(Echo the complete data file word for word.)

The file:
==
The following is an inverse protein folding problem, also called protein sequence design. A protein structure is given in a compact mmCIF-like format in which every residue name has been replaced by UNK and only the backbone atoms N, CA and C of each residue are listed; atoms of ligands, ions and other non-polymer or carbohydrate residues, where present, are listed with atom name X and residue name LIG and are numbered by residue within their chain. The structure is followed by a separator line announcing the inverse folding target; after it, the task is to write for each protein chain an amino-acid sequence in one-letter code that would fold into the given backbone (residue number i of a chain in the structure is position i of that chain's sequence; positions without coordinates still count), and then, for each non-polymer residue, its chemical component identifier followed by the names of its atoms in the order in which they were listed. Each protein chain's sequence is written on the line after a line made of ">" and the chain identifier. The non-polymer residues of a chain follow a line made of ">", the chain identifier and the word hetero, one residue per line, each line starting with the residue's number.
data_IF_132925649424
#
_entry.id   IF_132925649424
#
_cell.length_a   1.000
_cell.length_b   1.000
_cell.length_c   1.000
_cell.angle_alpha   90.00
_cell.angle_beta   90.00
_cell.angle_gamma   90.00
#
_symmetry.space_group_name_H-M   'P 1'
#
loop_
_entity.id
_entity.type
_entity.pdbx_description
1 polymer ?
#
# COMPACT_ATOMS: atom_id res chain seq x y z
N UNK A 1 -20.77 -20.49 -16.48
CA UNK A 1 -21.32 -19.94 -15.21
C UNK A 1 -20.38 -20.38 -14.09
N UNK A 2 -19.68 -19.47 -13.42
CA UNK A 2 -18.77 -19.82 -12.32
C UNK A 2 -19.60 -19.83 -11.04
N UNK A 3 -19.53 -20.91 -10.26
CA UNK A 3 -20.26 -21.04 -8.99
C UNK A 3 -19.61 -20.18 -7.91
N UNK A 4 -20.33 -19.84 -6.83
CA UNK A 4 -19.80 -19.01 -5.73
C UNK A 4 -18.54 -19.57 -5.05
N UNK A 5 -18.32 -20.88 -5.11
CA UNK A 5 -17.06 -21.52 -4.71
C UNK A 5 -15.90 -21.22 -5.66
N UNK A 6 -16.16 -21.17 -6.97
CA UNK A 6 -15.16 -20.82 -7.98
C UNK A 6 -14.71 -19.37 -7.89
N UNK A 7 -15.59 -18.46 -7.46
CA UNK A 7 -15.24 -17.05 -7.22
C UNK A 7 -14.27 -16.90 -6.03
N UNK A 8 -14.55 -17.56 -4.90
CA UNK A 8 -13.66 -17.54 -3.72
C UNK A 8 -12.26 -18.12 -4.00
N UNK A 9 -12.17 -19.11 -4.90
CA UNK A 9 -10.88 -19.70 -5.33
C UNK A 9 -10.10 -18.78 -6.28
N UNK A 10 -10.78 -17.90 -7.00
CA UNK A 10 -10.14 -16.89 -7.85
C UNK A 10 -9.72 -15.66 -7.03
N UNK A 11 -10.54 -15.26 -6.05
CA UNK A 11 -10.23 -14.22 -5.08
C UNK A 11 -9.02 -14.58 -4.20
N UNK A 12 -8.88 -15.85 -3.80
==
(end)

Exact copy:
The following is an inverse protein folding problem, also called protein sequence design. A protein structure is given in a compact mmCIF-like format in which every residue name has been replaced by UNK and only the backbone atoms N, CA and C of each residue are listed; atoms of ligands, ions and other non-polymer or carbohydrate residues, where present, are listed with atom name X and residue name LIG and are numbered by residue within their chain. The structure is followed by a separator line announcing the inverse folding target; after it, the task is to write for each protein chain an amino-acid sequence in one-letter code that would fold into the given backbone (residue number i of a chain in the structure is position i of that chain's sequence; positions without coordinates still count), and then, for each non-polymer residue, its chemical component identifier followed by the names of its atoms in the order in which they were listed. Each protein chain's sequence is written on the line after a line made of ">" and the chain identifier. The non-polymer residues of a chain follow a line made of ">", the chain identifier and the word hetero, one residue per line, each line starting with the residue's number.
data_IF_132925649424
#
_entry.id   IF_132925649424
#
_cell.length_a   1.000
_cell.length_b   1.000
_cell.length_c   1.000
_cell.angle_alpha   90.00
_cell.angle_beta   90.00
_cell.angle_gamma   90.00
#
_symmetry.space_group_name_H-M   'P 1'
#
loop_
_entity.id
_entity.type
_entity.pdbx_description
1 polymer ?
#
# COMPACT_ATOMS: atom_id res chain seq x y z
N UNK A 1 -20.77 -20.49 -16.48
CA UNK A 1 -21.32 -19.94 -15.21
C UNK A 1 -20.38 -20.38 -14.09
N UNK A 2 -19.68 -19.47 -13.42
CA UNK A 2 -18.77 -19.82 -12.32
C UNK A 2 -19.60 -19.83 -11.04
N UNK A 3 -19.53 -20.91 -10.26
CA UNK A 3 -20.26 -21.04 -8.99
C UNK A 3 -19.61 -20.18 -7.91
N UNK A 4 -20.33 -19.84 -6.83
CA UNK A 4 -19.80 -19.01 -5.73
C UNK A 4 -18.54 -19.57 -5.05
N UNK A 5 -18.32 -20.88 -5.11
CA UNK A 5 -17.06 -21.52 -4.71
C UNK A 5 -15.90 -21.22 -5.66
N UNK A 6 -16.16 -21.17 -6.97
CA UNK A 6 -15.16 -20.82 -7.98
C UNK A 6 -14.71 -19.37 -7.89
N UNK A 7 -15.59 -18.46 -7.46
CA UNK A 7 -15.24 -17.05 -7.22
C UNK A 7 -14.27 -16.90 -6.03
N UNK A 8 -14.55 -17.56 -4.90
CA UNK A 8 -13.66 -17.54 -3.72
C UNK A 8 -12.26 -18.12 -4.00
N UNK A 9 -12.17 -19.11 -4.90
CA UNK A 9 -10.88 -19.70 -5.33
C UNK A 9 -10.10 -18.78 -6.28
N UNK A 10 -10.78 -17.90 -7.00
CA UNK A 10 -10.14 -16.89 -7.85
C UNK A 10 -9.72 -15.66 -7.03
N UNK A 11 -10.54 -15.26 -6.05
CA UNK A 11 -10.23 -14.22 -5.08
C UNK A 11 -9.02 -14.58 -4.20
N UNK A 12 -8.88 -15.85 -3.80